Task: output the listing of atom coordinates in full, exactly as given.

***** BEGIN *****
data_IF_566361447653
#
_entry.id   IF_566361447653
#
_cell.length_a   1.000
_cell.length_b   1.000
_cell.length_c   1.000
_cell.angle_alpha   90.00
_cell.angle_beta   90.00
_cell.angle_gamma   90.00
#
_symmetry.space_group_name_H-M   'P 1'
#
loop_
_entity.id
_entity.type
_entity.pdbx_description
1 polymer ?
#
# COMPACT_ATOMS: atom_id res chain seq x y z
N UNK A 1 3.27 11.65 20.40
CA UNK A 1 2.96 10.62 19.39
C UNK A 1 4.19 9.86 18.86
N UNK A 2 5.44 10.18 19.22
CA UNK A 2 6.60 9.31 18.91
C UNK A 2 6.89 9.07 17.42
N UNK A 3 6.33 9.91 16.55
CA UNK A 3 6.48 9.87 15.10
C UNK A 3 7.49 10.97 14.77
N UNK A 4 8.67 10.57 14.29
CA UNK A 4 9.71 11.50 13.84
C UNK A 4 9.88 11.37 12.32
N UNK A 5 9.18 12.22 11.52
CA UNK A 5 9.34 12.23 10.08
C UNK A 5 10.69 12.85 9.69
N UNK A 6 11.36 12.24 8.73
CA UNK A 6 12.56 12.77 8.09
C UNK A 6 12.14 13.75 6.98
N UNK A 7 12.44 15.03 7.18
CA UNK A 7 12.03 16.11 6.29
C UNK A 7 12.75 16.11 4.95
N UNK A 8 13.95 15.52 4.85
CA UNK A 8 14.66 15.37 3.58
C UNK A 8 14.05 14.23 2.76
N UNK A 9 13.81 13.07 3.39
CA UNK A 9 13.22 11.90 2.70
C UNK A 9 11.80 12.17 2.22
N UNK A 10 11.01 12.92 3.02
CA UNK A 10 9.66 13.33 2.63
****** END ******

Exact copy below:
data_IF_566361447653
#
_entry.id   IF_566361447653
#
_cell.length_a   1.000
_cell.length_b   1.000
_cell.length_c   1.000
_cell.angle_alpha   90.00
_cell.angle_beta   90.00
_cell.angle_gamma   90.00
#
_symmetry.space_group_name_H-M   'P 1'
#
loop_
_entity.id
_entity.type
_entity.pdbx_description
1 polymer ?
#
# COMPACT_ATOMS: atom_id res chain seq x y z
N UNK A 1 3.27 11.65 20.40
CA UNK A 1 2.96 10.62 19.39
C UNK A 1 4.19 9.86 18.86
N UNK A 2 5.44 10.18 19.22
CA UNK A 2 6.60 9.31 18.91
C UNK A 2 6.89 9.07 17.42
N UNK A 3 6.33 9.91 16.55
CA UNK A 3 6.48 9.87 15.10
C UNK A 3 7.49 10.97 14.77
N UNK A 4 8.67 10.57 14.29
CA UNK A 4 9.71 11.50 13.84
C UNK A 4 9.88 11.37 12.32
N UNK A 5 9.18 12.22 11.52
CA UNK A 5 9.34 12.23 10.08
C UNK A 5 10.69 12.85 9.69
N UNK A 6 11.36 12.24 8.73
CA UNK A 6 12.56 12.77 8.09
C UNK A 6 12.14 13.75 6.98
N UNK A 7 12.44 15.03 7.18
CA UNK A 7 12.03 16.11 6.29
C UNK A 7 12.75 16.11 4.95
N UNK A 8 13.95 15.52 4.85
CA UNK A 8 14.66 15.37 3.58
C UNK A 8 14.05 14.23 2.76
N UNK A 9 13.81 13.07 3.39
CA UNK A 9 13.22 11.90 2.70
C UNK A 9 11.80 12.17 2.22
N UNK A 10 11.01 12.92 3.02
CA UNK A 10 9.66 13.33 2.63